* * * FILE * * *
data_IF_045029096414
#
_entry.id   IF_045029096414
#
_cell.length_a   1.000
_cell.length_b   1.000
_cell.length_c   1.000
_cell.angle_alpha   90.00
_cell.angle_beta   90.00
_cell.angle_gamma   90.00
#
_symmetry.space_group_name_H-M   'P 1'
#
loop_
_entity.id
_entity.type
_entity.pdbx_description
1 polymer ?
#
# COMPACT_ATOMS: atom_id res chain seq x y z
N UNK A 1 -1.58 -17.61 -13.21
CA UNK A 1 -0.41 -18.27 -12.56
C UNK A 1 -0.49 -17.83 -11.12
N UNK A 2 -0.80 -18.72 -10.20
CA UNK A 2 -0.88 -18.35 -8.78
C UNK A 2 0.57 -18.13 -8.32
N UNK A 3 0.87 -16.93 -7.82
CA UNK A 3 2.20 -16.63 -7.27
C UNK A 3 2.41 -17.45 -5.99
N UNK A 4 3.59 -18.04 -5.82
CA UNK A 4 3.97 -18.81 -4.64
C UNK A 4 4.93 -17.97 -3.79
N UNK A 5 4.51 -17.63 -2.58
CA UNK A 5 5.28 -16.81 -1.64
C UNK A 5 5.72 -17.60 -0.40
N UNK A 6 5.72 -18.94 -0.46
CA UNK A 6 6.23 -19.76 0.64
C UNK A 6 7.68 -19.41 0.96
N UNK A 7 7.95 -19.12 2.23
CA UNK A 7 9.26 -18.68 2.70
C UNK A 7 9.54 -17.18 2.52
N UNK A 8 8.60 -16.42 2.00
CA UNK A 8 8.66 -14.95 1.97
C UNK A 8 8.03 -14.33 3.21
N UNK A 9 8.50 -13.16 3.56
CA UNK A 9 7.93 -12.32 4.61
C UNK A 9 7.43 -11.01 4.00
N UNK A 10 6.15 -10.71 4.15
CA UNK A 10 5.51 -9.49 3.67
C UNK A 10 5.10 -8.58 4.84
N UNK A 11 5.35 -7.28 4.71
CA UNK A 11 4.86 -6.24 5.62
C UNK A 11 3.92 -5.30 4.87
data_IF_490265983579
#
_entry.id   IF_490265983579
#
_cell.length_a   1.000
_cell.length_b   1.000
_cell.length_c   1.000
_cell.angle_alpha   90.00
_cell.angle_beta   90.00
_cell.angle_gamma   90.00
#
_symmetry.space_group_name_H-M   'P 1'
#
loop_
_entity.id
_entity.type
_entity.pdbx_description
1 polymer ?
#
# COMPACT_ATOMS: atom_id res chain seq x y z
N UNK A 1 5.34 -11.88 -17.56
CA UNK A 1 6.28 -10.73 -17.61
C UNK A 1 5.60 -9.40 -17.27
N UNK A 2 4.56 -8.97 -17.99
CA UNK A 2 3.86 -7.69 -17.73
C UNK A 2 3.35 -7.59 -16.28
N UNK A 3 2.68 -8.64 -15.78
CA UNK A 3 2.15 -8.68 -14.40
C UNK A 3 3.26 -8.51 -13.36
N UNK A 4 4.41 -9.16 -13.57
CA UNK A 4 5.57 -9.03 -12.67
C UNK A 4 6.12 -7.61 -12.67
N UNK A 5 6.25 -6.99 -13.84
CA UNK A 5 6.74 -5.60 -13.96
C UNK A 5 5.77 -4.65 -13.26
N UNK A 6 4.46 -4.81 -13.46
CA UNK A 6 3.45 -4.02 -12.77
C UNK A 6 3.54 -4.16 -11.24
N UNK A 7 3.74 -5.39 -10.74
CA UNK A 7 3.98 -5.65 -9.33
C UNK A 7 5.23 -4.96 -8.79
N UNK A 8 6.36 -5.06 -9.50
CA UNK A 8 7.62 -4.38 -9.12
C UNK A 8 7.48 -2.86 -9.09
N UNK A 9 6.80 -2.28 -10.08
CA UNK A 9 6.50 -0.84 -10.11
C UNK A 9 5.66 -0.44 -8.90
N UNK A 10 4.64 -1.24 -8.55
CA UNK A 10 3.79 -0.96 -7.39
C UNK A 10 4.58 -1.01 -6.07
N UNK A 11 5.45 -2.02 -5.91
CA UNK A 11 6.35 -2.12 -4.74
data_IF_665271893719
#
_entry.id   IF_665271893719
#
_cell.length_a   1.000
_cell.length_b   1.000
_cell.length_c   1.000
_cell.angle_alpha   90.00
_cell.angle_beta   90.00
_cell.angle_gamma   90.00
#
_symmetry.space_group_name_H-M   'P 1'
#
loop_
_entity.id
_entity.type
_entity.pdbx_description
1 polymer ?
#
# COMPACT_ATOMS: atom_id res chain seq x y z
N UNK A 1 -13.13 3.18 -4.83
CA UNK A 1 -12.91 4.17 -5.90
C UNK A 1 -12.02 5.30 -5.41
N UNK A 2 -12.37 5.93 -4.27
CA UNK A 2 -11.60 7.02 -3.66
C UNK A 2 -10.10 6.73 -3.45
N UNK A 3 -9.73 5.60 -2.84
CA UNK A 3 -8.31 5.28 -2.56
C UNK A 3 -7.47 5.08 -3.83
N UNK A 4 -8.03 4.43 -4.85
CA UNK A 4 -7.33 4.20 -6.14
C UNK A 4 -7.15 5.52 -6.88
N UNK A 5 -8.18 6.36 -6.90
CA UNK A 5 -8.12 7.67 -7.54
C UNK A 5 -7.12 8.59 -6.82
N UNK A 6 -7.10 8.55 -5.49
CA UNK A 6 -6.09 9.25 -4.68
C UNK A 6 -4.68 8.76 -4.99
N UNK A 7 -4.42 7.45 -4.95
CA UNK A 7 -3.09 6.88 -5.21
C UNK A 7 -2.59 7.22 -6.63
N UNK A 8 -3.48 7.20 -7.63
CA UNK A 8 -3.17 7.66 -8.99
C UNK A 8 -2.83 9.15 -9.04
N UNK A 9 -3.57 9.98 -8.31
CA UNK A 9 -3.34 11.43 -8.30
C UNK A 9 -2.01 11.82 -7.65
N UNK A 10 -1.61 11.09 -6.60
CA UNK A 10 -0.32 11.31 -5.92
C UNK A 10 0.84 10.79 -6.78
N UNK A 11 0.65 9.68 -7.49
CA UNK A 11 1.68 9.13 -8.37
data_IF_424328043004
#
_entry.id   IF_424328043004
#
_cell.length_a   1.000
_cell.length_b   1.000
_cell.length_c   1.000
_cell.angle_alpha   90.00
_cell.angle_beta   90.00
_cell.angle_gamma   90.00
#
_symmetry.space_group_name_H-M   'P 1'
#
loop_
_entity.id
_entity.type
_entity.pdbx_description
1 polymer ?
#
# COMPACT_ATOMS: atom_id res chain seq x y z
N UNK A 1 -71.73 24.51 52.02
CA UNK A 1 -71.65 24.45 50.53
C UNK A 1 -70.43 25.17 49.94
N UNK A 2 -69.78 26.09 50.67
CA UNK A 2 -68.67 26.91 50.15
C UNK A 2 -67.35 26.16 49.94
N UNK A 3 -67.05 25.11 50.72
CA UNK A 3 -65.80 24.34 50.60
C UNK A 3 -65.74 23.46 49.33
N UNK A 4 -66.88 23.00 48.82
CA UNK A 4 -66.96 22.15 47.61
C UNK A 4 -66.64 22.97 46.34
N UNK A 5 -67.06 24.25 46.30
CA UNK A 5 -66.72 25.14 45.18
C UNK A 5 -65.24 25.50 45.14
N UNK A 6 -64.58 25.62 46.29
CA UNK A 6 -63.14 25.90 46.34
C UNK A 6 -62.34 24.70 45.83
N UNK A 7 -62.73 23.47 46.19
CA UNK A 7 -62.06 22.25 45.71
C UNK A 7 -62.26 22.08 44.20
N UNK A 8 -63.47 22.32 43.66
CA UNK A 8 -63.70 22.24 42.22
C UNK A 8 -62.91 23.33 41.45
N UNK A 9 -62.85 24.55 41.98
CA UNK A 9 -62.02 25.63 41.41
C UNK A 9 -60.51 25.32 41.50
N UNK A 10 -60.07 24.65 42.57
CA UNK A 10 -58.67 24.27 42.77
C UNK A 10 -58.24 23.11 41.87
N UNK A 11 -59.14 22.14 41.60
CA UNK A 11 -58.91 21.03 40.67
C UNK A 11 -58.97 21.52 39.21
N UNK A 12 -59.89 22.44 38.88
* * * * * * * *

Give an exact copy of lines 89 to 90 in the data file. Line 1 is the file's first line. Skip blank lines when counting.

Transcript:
N UNK A 6 4.46 -4.81 -13.46
CA UNK A 6 3.45 -4.02 -12.77